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Terry Shaunessy.Chris Bolin/The Globe and Mail

Terry Shaunessy is president and portfolio manager of Shaunessy Investment Counsel. His focus is exchange-traded funds.

Top Picks:

BMO Equal Weight US Bank Index ETF (ZBK.TO)

We have a 5-per-cent position in this ETF in our family accounts at an average cost of $16.10. U.S. banks are cheap and should rally back to the recent high of over $20. We like the unhedged version, but for those not interested in assuming currency risk, ZUB is the same ETF, but currency-hedged.

iShares US High Yield Bond Index C$ Hedged (XHY.TO)

We hold a 5-per-cent position in this ETF at an average price of $19.81 and continue to buy it at current levels. Yield to maturity is 7.34 per cent with a duration of just four years. The 2015 sell-off was overdone. This ETF could easily get back to the $21 level.

Horizons US Dollar Currency ETF (DLR.TO)

We have recently introduced a 5-per-cent cash position into our family accounts and have chosen to hold the cash in U.S. dollars. While there is a 0.5-per-cent fee for this ETF, it is significantly cheaper than paying 1.5-2.0 per cent to a bank to convert into U.S. dollars. Our weighted average cost on this ETF so far is $13.75, but we continue to buy at current levels.

Past Picks: January 21, 2015

iShares U.S. Preferred Share Index (PFF)

Then: $39.71 Now: $38.55 -2.92% Total return: +3.76%

iShares MSCI Europe IMI index ETF (XEU.TO)

Then: $20.76 Now: $20.83 +0.34% Total return: +2.70%

Vanguard FTSE All-World ex Canada Index ETF (VXC.TO)

Then: $28.10 Now: $28.75 +2.31% Total return: +4.26%

Total Return Average: +3.57%

Market outlook

For Canadian investors, the key to achieving positive investment returns in 2015 could be summed up in two words: "avoid Canada." Unfortunately, the investment call for 2016 will not be quite so simple.

After last year's 16-per-cent decline in the CAD/USD exchange rate, the Canadian dollar is expected to trade in a range of 70-75 cents U.S., assuming that crude oil trades in the $40-$45 (U.S.) per barrel range. If crude falls significantly below $35 per barrel, the loonie could again break below 70 cents (U.S.) and perhaps retest the 2002/03 low of $0.63. Beyond the influence of crude oil, the Canadian dollar will have to endure another sizable current account deficit in 2016 as well as sharply rising fiscal deficits at both the federal and provincial level. In a world of modest total return expectations for global equity and bond markets, a 15-per-cent absolute swing in the Canadian dollar could make a big difference to portfolio returns in 2016.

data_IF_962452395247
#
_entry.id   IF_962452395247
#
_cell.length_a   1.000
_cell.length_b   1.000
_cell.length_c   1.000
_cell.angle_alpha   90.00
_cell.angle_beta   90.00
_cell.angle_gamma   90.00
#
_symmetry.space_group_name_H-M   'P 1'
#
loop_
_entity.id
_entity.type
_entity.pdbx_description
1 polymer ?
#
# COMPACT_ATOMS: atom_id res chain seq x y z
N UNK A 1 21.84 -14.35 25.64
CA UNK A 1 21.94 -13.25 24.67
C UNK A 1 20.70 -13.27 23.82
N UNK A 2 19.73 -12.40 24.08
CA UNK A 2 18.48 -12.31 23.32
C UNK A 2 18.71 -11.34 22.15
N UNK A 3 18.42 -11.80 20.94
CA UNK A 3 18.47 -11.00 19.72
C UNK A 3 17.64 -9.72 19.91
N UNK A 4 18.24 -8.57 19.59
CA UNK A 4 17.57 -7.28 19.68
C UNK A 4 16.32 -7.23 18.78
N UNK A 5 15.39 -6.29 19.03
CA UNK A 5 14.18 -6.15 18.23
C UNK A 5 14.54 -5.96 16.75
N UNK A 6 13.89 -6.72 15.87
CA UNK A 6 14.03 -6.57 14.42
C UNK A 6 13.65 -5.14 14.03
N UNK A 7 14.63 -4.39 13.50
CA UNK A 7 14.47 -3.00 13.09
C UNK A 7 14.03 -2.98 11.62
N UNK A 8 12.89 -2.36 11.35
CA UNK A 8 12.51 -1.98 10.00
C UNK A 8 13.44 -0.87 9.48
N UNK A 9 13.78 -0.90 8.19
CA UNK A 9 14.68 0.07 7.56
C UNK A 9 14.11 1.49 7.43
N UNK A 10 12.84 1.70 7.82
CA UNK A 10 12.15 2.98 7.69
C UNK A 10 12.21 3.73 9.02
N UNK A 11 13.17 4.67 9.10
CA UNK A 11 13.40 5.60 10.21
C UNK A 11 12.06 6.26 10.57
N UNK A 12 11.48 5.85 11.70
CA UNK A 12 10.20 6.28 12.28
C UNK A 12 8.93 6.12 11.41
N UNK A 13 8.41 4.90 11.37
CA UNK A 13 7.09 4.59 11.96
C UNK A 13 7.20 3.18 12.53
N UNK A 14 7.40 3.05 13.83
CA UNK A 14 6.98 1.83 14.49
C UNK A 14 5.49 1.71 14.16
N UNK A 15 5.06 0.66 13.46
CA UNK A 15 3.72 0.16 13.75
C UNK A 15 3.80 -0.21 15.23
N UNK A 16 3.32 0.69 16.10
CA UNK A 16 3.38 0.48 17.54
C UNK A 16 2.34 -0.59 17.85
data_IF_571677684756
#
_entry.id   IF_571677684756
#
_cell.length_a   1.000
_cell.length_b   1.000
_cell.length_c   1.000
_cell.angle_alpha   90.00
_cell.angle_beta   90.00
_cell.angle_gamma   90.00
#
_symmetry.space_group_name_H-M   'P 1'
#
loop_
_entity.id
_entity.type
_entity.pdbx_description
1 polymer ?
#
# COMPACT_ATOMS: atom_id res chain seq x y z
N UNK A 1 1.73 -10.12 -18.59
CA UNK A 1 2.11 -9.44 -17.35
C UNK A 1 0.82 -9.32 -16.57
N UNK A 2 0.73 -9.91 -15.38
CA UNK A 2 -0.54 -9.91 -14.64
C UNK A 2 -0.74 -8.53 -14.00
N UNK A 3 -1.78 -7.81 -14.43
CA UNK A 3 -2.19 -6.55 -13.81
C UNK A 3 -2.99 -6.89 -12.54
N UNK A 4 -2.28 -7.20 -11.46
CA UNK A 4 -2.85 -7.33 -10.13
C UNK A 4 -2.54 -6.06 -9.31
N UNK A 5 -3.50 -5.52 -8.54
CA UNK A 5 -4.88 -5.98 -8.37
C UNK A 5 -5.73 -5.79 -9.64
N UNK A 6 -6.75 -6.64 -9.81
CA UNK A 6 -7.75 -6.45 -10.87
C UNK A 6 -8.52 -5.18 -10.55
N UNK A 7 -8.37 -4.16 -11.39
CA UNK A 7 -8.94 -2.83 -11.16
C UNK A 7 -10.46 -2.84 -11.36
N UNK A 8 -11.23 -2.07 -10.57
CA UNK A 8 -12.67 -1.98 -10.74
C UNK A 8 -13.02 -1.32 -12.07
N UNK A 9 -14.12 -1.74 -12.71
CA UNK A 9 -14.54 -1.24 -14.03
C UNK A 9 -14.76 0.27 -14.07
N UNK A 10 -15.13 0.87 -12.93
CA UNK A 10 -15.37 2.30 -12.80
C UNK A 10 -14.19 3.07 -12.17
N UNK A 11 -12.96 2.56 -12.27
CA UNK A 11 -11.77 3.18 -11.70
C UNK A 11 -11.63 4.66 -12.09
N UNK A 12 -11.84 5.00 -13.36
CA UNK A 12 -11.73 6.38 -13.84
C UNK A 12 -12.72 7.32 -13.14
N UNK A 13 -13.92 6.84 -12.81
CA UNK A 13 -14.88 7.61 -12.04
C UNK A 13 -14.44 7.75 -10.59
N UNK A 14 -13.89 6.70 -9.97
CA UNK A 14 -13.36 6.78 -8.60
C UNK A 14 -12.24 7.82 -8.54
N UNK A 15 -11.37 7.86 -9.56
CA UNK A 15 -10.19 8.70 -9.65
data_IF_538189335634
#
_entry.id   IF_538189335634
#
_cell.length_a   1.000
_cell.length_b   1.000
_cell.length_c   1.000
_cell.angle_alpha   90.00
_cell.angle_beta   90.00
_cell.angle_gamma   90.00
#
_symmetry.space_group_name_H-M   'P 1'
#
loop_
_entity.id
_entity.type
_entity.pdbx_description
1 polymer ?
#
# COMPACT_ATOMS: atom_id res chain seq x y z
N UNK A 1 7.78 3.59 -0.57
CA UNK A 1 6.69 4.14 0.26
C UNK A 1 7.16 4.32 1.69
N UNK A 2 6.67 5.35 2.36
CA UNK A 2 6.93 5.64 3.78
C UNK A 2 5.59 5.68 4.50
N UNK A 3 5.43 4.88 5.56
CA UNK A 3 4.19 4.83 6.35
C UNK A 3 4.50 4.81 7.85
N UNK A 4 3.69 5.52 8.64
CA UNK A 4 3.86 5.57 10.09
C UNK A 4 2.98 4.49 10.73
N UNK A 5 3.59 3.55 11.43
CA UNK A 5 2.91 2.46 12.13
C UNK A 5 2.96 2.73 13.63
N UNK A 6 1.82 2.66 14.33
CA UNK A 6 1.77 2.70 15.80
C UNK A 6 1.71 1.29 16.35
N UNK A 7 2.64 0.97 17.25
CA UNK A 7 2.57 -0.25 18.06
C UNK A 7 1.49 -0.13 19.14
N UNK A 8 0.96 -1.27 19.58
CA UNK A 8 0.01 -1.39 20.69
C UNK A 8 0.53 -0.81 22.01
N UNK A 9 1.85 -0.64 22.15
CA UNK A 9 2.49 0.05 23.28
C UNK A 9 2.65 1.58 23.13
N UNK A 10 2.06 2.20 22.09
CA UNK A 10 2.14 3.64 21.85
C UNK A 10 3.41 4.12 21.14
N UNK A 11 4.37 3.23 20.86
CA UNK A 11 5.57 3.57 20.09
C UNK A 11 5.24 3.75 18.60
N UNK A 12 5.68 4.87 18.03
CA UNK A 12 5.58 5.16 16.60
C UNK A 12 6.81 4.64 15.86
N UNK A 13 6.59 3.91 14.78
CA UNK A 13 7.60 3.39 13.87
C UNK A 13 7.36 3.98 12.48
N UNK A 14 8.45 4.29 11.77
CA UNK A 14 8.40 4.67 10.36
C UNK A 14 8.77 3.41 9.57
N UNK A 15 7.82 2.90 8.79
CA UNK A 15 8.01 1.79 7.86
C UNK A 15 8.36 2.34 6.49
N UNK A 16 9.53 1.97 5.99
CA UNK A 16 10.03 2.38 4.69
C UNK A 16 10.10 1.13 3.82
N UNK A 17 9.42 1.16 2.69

A modest increase in 10-year bond yields on improved activity in the domestic U.S. economy, as well as further increases in the Fed funds rate, will underpin the U.S. dollar and the S&P 500. We expect that the S&P 500 will finish the year at 2,200-2,300 on stronger second-half earnings. The move to new highs will not be smooth, as the 2,150 resistance level will be a formidable challenge that will take several attempts to surmount. (This is a very conducive environment for option strategies.) Confidence in the U.S. financial services sector will have to return if there is any hope in achieving new highs on the S&P 500. In Canada, we forecast that the TSX composite will be range-bound between 12,500 to 13,750 and entirely dependent on movements in crude oil. Overall TSX index earnings will remain flat, so there will be no help there. U.S. short covering has been a big influence on the TSX and Canadian dollar so far this year, but we expect the shorts to return when this relief rally is over.

Assuming that our asset allocation continues to minimize fixed income (30%-35%) and maximize equities (65%-70%), 2016 total portfolio returns should be in the 6%-8% range. However, we will continue to experience above-average market volatility from the same influences as in 2015 (the Fed, China and commodities).

Canada should have a better year in 2016, but investment returns will be modest and lagging global peers, so the Canadian equity allocation will remain minimal (0-5%) unless the crude oil market changes abruptly. In addition to an unstable energy market, the Canadian economy will be affected by higher taxes, a heavily indebted consumer and untested political policies. For investors that did not diversify out of Canada in 2015, the current lift in the loonie and TSX are a great opportunity to lighten up.